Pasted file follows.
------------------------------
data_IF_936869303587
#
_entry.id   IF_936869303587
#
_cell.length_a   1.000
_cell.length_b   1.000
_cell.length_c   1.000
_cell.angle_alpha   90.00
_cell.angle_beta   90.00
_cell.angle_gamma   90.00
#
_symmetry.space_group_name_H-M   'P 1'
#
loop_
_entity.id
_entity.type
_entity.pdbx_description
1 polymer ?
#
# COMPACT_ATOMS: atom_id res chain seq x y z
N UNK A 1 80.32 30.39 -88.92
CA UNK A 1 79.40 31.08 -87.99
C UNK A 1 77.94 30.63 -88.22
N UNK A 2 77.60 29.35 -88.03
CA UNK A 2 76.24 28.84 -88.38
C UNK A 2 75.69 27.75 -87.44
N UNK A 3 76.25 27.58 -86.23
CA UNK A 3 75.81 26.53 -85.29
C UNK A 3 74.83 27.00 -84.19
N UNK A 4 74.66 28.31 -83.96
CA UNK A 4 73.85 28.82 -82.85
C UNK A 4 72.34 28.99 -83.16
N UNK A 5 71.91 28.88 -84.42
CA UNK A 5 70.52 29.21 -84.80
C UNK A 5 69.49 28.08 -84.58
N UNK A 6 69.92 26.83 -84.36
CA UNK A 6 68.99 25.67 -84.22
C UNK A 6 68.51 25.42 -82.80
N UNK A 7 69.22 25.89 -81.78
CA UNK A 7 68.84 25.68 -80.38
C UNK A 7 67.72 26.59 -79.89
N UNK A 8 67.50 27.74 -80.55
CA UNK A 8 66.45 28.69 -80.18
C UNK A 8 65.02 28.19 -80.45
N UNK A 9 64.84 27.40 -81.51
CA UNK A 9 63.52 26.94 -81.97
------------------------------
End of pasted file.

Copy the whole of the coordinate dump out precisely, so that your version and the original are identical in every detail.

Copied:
data_IF_936869303587
#
_entry.id   IF_936869303587
#
_cell.length_a   1.000
_cell.length_b   1.000
_cell.length_c   1.000
_cell.angle_alpha   90.00
_cell.angle_beta   90.00
_cell.angle_gamma   90.00
#
_symmetry.space_group_name_H-M   'P 1'
#
loop_
_entity.id
_entity.type
_entity.pdbx_description
1 polymer ?
#
# COMPACT_ATOMS: atom_id res chain seq x y z
N UNK A 1 80.32 30.39 -88.92
CA UNK A 1 79.40 31.08 -87.99
C UNK A 1 77.94 30.63 -88.22
N UNK A 2 77.60 29.35 -88.03
CA UNK A 2 76.24 28.84 -88.38
C UNK A 2 75.69 27.75 -87.44
N UNK A 3 76.25 27.58 -86.23
CA UNK A 3 75.81 26.53 -85.29
C UNK A 3 74.83 27.00 -84.19
N UNK A 4 74.66 28.31 -83.96
CA UNK A 4 73.85 28.82 -82.85
C UNK A 4 72.34 28.99 -83.16
N UNK A 5 71.91 28.88 -84.42
CA UNK A 5 70.52 29.21 -84.80
C UNK A 5 69.49 28.08 -84.58
N UNK A 6 69.92 26.83 -84.36
CA UNK A 6 68.99 25.67 -84.22
C UNK A 6 68.51 25.42 -82.80
N UNK A 7 69.22 25.89 -81.78
CA UNK A 7 68.84 25.68 -80.38
C UNK A 7 67.72 26.59 -79.89
N UNK A 8 67.50 27.74 -80.55
CA UNK A 8 66.45 28.69 -80.18
C UNK A 8 65.02 28.19 -80.45
N UNK A 9 64.84 27.40 -81.51
CA UNK A 9 63.52 26.94 -81.97